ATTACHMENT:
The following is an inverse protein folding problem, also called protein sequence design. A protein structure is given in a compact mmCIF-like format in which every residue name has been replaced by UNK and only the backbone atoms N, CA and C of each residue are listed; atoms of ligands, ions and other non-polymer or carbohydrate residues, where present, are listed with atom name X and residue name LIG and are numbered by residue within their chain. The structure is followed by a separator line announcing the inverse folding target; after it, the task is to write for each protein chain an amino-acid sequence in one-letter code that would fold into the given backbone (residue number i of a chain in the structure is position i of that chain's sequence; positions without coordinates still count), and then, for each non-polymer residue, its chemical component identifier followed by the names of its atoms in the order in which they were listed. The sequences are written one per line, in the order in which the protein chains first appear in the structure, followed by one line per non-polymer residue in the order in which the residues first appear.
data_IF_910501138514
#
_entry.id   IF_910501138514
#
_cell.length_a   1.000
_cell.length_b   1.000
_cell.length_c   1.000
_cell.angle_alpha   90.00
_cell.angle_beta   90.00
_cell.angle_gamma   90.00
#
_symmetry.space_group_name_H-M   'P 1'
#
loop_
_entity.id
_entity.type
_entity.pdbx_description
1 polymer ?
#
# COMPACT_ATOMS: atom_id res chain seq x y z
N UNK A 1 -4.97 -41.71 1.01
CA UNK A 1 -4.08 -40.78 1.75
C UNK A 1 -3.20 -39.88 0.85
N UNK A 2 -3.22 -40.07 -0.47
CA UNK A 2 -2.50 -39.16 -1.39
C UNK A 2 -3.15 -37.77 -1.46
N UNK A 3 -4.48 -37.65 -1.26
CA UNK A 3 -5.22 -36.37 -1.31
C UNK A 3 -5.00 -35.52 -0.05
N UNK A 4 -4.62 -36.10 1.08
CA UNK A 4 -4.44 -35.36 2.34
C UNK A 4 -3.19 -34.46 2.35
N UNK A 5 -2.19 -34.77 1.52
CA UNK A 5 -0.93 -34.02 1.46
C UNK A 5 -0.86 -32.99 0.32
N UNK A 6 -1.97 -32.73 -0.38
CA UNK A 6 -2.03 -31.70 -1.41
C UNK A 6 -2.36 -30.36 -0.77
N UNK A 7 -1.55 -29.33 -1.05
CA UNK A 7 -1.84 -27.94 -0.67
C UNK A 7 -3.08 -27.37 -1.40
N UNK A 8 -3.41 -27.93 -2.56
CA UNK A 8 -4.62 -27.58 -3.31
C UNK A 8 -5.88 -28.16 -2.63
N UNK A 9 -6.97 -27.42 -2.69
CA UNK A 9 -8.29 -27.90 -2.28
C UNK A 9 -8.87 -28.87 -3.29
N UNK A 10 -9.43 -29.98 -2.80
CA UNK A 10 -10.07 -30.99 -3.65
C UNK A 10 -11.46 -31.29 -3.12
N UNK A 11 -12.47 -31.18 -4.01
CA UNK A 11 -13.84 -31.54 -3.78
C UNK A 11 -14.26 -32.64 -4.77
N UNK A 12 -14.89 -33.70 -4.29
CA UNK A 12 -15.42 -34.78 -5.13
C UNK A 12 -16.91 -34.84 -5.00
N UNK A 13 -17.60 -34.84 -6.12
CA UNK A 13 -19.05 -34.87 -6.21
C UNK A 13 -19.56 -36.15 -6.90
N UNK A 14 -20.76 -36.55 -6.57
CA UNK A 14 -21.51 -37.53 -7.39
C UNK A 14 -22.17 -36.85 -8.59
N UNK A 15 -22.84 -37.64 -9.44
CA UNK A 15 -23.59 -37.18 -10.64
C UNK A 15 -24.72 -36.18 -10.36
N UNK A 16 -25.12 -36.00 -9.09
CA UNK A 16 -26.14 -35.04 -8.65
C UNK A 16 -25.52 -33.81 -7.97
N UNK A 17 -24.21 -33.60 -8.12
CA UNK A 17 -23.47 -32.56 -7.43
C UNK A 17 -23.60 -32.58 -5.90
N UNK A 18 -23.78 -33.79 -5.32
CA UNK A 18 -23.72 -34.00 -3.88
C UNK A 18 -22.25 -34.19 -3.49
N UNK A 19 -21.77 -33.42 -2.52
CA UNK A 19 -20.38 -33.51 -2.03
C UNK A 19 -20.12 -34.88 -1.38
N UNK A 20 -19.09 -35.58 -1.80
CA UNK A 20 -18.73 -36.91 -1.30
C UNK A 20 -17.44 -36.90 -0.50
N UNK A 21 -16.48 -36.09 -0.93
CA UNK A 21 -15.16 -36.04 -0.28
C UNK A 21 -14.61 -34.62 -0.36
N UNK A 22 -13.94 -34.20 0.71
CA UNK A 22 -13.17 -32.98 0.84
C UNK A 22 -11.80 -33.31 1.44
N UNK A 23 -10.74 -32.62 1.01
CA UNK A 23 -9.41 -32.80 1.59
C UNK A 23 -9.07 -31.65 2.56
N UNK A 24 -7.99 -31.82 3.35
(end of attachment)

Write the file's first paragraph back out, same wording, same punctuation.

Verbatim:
The following is an inverse protein folding problem, also called protein sequence design. A protein structure is given in a compact mmCIF-like format in which every residue name has been replaced by UNK and only the backbone atoms N, CA and C of each residue are listed; atoms of ligands, ions and other non-polymer or carbohydrate residues, where present, are listed with atom name X and residue name LIG and are numbered by residue within their chain. The structure is followed by a separator line announcing the inverse folding target; after it, the task is to write for each protein chain an amino-acid sequence in one-letter code that would fold into the given backbone (residue number i of a chain in the structure is position i of that chain's sequence; positions without coordinates still count), and then, for each non-polymer residue, its chemical component identifier followed by the names of its atoms in the order in which they were listed. The sequences are written one per line, in the order in which the protein chains first appear in the structure, followed by one line per non-polymer residue in the order in which the residues first appear.